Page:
Then we travel with Jarvis to the Frankfurt Book Fair, another example of the downfall of print and the rise of Jarvis:
The Frankfurt convention grounds are also jammed with books from all around the world. What struck me was the optimism of it: all that work to create books on the hope that someone would read them. And they make fun of bloggers for whistling in the wind.
I was there on Saturday to speak with Wolfgang Blau, editor-in-chief of Zeit Online for what turned out to be a sizeable audience. ...
Note his dim view of the "book people" and their foolish romantic optimism. These poor fools; they might as well be making buggy whips. Sure, they do serve some purpose—merchandizing his book—so it's good they're still in the foolish business long enough for him to monetize their death. But otherwise, if they don't make big profits, dead-tree books are not worth doing, according to the new-media gospel.
Then it's time for a little self-congratulation while scores lose their jobs:
Sometime ago, I used TV Guide as a cautionary tale to beware the cash cow in the coal mine. How now, said cow—which not long ago sold more copies every year than any other magazine—just sold for $1. Beware media and news companies that try to preserve their past: This could be you. Moo.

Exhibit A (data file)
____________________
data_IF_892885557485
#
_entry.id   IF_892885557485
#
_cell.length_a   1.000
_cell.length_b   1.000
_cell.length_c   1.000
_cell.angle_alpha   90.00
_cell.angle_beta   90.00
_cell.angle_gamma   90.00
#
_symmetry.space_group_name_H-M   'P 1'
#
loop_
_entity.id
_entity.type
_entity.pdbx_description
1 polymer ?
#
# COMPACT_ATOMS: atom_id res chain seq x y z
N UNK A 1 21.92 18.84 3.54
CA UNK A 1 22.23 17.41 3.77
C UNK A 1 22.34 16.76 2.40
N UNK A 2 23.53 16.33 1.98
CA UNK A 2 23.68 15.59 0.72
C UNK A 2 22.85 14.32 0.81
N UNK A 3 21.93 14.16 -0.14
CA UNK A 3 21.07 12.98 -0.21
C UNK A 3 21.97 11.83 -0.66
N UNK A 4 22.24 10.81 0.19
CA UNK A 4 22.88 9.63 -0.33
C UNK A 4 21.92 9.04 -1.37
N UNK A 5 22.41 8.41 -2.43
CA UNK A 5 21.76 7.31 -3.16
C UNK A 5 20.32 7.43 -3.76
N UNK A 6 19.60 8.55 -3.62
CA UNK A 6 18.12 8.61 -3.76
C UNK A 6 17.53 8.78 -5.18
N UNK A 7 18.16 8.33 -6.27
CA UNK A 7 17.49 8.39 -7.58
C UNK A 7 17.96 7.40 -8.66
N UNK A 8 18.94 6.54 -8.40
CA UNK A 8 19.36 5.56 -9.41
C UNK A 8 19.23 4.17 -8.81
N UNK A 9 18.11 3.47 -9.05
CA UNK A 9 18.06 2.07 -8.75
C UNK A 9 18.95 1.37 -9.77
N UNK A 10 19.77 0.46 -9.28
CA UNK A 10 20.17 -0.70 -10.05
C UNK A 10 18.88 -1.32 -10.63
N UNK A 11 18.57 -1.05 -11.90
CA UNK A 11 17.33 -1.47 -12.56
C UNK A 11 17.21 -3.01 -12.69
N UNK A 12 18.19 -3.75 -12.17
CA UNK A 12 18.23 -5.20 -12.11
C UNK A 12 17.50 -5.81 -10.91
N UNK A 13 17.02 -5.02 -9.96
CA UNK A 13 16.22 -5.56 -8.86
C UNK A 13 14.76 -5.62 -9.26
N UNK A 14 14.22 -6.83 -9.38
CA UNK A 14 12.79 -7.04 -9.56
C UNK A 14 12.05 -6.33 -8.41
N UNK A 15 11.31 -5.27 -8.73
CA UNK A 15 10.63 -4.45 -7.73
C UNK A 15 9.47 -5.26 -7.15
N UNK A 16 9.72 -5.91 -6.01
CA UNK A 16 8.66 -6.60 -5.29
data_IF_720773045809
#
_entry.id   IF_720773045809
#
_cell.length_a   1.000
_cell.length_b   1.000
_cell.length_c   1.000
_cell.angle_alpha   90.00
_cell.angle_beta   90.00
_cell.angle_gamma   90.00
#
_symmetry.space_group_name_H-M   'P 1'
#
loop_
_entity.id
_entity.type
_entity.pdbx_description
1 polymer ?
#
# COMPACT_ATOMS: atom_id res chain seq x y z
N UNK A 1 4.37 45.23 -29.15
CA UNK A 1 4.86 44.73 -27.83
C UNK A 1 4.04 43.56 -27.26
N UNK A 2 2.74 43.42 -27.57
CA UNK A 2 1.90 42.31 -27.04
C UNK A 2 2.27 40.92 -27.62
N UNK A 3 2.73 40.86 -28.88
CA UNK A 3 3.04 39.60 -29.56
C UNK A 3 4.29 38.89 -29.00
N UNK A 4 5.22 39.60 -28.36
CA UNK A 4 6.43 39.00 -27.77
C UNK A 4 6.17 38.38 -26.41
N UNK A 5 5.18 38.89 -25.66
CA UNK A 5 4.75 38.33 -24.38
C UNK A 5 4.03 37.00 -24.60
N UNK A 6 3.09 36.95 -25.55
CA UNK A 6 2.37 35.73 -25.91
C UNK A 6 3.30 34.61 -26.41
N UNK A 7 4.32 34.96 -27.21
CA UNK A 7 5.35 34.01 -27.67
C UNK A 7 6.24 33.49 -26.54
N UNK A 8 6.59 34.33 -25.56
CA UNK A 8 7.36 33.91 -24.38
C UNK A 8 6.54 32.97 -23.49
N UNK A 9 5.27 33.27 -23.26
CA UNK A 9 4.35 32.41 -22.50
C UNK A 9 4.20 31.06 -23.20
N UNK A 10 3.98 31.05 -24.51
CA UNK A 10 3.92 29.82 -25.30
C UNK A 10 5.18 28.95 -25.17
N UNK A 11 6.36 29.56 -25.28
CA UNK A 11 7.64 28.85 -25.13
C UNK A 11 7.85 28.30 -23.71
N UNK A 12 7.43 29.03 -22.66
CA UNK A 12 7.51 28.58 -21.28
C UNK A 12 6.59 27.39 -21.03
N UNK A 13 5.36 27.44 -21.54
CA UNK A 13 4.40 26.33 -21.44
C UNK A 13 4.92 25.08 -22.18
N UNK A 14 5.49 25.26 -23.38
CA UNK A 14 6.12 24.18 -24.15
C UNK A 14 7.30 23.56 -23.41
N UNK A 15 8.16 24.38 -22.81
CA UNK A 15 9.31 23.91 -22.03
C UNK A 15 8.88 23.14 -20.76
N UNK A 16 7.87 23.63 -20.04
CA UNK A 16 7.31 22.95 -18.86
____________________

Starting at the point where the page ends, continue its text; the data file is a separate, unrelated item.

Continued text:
(I didn't make up that "Moo." That's new-media wit.)
We can learn more about Jarvis' ambition to guru-hood by studying his remarkable endorsement of the New Age boilerplate mysticism of Paulo Coelho, which we learn about as he shares with us the exciting experience of his triumph at the Frankfurt Book Fair.
In one of his Frankfurt posts, he discusses a talk given by worldwide best-seller Coelho. * (He claims 100 million books sold.) In his talk, Coelho advocated giving away the digital content of books for free as a means of boosting sales.
"That has certainly been Coelho's experience," notes Jarvis (who calls Coelho—I kid you not—"the Googliest author I know"). "Freely available electronic files have led to increased print sales in territory after territory—including the US, where [Coelho's] The Alchemist has been on the NYT bestseller list for a full year even though it was among the first of his titles to be available online at Harper's web site."
Surely Jarvis is intelligent enough to see that the Coelho model won't work for everyone. Sure, if you break through to New Age guru status and peddle the notion that everyone can discover their own fabulousness (from the jacket of the Alchemest, aka New Age Mysticism for Dummies: "A discovery of the treasure found within"), you're more likely to have a audience that will support you by buying the hard cover to doubly reaffirm their vanity. (A new definition of "vanity press"?)